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Exploring the Greenwich Digital Peninsula

August 31, 2012 - 3 Comments

How do you go about building the foundation for an emerging new digital business district in an established urban area, and thereby create an influx of over 100 growing technology or creative media companies? That’s a question that I pondered as I visited the Greenwich Digital Peninsula in London, earlier this year.

You may recall that I’ve previously described the significance of Digital Business Ecosystems; how they have proven to be instrumental in enabling tech business clusters to reach their full potential. But perhaps you’re wondering, in practice, what does that process really entail?

Here’s how a British local government organization — Digital Enterprise Greenwich — is partnering with nearby academic institutions and various commercial business partners in a forward-looking community regeneration project.

This is a place that went through a major transformation – the location was previously used as Europe’s largest inner-city gasworks. The reclaimed land is perhaps now best known as the home of the North Greenwich Arena (The O2). The Royal Borough of Greenwich hosted some of the recent London 2012 Olympic Game events on the peninsula and within the surrounding borough.

Historically, the area was dependent upon the river Thames for economic activity, and the Royal Arsenal at Woolwich — which at the height of its existence employed upward of 70,000 people.  The area once supported 150,000 manufacturing jobs, but today it’s estimated to be fewer than 5,000. The slow decline of the industrial base occurred over three-quarters of a century. Today, it’s a different story.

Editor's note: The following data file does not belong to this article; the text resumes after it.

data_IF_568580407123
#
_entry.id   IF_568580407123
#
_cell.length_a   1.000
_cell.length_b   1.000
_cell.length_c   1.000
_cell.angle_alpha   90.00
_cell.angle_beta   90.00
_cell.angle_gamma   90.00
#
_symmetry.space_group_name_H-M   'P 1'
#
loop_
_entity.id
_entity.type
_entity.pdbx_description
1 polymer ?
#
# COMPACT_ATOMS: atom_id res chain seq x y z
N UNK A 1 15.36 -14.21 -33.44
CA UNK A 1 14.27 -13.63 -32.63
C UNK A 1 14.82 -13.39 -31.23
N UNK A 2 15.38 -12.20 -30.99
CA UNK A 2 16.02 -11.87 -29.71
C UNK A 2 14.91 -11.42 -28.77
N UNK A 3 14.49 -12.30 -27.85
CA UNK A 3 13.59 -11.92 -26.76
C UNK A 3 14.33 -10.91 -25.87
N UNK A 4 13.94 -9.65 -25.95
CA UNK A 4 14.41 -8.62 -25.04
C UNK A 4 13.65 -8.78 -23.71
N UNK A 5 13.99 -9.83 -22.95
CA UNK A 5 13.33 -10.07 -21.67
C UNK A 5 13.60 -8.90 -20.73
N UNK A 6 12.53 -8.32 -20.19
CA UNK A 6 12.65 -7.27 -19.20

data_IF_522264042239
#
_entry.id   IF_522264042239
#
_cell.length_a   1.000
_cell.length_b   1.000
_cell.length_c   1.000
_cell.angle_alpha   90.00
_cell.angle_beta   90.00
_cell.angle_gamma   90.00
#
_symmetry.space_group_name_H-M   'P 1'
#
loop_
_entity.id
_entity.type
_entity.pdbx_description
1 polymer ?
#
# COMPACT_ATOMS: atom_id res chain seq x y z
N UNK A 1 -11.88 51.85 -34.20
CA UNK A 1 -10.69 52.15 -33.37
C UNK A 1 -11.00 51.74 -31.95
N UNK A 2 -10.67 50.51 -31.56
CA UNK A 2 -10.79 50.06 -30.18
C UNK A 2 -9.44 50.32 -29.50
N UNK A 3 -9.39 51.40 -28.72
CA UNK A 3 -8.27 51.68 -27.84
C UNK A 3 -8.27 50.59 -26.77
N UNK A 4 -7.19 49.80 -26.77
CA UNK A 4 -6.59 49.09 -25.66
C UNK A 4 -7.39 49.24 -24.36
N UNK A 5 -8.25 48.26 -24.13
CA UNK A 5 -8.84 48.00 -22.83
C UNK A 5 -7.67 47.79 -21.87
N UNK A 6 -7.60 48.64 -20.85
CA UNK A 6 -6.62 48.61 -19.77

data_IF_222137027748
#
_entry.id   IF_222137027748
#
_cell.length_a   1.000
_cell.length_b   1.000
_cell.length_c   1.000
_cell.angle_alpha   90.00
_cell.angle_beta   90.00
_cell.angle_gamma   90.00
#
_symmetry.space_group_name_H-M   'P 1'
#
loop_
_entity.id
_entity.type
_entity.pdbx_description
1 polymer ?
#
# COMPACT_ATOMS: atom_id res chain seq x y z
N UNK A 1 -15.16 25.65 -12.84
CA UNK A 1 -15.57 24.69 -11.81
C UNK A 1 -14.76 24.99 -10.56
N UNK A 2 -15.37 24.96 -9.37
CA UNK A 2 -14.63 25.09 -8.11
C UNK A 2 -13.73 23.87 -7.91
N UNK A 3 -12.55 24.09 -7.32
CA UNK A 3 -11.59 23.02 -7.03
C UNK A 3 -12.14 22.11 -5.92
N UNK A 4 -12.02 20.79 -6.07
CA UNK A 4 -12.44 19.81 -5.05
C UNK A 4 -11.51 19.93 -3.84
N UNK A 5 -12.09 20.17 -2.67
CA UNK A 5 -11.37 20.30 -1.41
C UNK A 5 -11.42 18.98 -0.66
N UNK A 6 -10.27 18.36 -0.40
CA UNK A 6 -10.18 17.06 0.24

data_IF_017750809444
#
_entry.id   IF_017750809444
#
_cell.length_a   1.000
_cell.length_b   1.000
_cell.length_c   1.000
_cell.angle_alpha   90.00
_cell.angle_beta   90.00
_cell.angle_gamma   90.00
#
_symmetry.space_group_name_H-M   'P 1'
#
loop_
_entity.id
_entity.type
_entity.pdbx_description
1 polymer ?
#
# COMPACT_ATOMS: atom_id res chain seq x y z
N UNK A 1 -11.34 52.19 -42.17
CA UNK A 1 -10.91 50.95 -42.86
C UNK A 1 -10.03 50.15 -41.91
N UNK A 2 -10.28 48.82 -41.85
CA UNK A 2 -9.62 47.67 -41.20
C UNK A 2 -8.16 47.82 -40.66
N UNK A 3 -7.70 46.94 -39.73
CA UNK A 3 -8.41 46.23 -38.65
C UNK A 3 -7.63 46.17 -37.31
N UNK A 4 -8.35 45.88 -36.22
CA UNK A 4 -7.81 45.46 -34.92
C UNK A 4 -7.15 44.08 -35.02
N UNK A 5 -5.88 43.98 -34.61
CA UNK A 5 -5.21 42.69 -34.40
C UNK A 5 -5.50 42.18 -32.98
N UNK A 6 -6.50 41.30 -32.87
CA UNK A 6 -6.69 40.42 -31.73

Building the Foundation for a Growing Ecosystem

Part of an economic redevelopment master plan that started two decades ago, the revitalized area will eventually include 3.5 million square feet of commercial floor space and support an estimated 25,000 new jobs. An important part of the strategy was the relocation of the highly regarded Ravensbourne College to the peninsula. This higher education institution acted like a keystone component to the forward-looking plan.

Their reputation as a specialized school for the digital media and design sector enabled the local government authority to build a business case to attract companies to this emerging tech hub and surrounding commercial district. In fact, the plan also includes residential development — creating a thriving community of creative digital practitioners.

The initial tech innovators that chose to move to the peninsula have already dialogued with the property developers, offering suggestions about how to create the most conducive working and living environment. The digital district will also offer government services that are somewhat tailored to this group of new residents.